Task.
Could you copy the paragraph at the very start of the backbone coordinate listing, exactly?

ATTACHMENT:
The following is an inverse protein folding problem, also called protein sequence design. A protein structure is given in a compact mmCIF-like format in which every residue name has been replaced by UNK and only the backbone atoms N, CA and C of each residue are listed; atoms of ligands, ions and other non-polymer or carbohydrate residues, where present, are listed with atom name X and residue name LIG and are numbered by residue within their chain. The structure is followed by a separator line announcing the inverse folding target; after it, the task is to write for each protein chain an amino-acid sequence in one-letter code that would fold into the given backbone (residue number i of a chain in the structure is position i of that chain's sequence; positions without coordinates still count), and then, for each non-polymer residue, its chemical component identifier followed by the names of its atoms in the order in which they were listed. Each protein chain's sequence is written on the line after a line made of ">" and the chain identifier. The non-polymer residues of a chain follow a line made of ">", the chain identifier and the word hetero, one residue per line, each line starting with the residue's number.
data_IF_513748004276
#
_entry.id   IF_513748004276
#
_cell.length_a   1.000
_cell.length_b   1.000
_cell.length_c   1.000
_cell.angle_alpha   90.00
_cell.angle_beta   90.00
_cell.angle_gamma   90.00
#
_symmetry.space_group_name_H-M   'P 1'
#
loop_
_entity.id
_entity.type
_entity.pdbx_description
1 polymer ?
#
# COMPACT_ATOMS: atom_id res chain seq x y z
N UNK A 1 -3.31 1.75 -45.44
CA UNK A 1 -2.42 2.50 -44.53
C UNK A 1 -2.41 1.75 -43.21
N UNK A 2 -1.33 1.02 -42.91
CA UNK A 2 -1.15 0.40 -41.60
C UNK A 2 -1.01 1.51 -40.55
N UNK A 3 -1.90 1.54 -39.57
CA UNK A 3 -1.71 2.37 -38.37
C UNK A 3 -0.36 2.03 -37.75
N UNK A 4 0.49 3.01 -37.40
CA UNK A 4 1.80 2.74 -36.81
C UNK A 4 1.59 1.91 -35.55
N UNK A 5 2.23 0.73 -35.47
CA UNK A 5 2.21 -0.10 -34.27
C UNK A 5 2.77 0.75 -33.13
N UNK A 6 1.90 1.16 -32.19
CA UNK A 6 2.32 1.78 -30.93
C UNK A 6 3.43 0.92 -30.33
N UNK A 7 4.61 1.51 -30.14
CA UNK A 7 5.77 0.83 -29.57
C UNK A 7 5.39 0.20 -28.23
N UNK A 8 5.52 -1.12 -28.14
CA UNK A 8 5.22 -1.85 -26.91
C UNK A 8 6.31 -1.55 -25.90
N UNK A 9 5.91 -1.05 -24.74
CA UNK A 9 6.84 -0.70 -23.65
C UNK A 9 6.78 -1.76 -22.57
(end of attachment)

The following is an inverse protein folding problem, also called protein sequence design. A protein structure is given in a compact mmCIF-like format in which every residue name has been replaced by UNK and only the backbone atoms N, CA and C of each residue are listed; atoms of ligands, ions and other non-polymer or carbohydrate residues, where present, are listed with atom name X and residue name LIG and are numbered by residue within their chain. The structure is followed by a separator line announcing the inverse folding target; after it, the task is to write for each protein chain an amino-acid sequence in one-letter code that would fold into the given backbone (residue number i of a chain in the structure is position i of that chain's sequence; positions without coordinates still count), and then, for each non-polymer residue, its chemical component identifier followed by the names of its atoms in the order in which they were listed. Each protein chain's sequence is written on the line after a line made of ">" and the chain identifier. The non-polymer residues of a chain follow a line made of ">", the chain identifier and the word hetero, one residue per line, each line starting with the residue's number.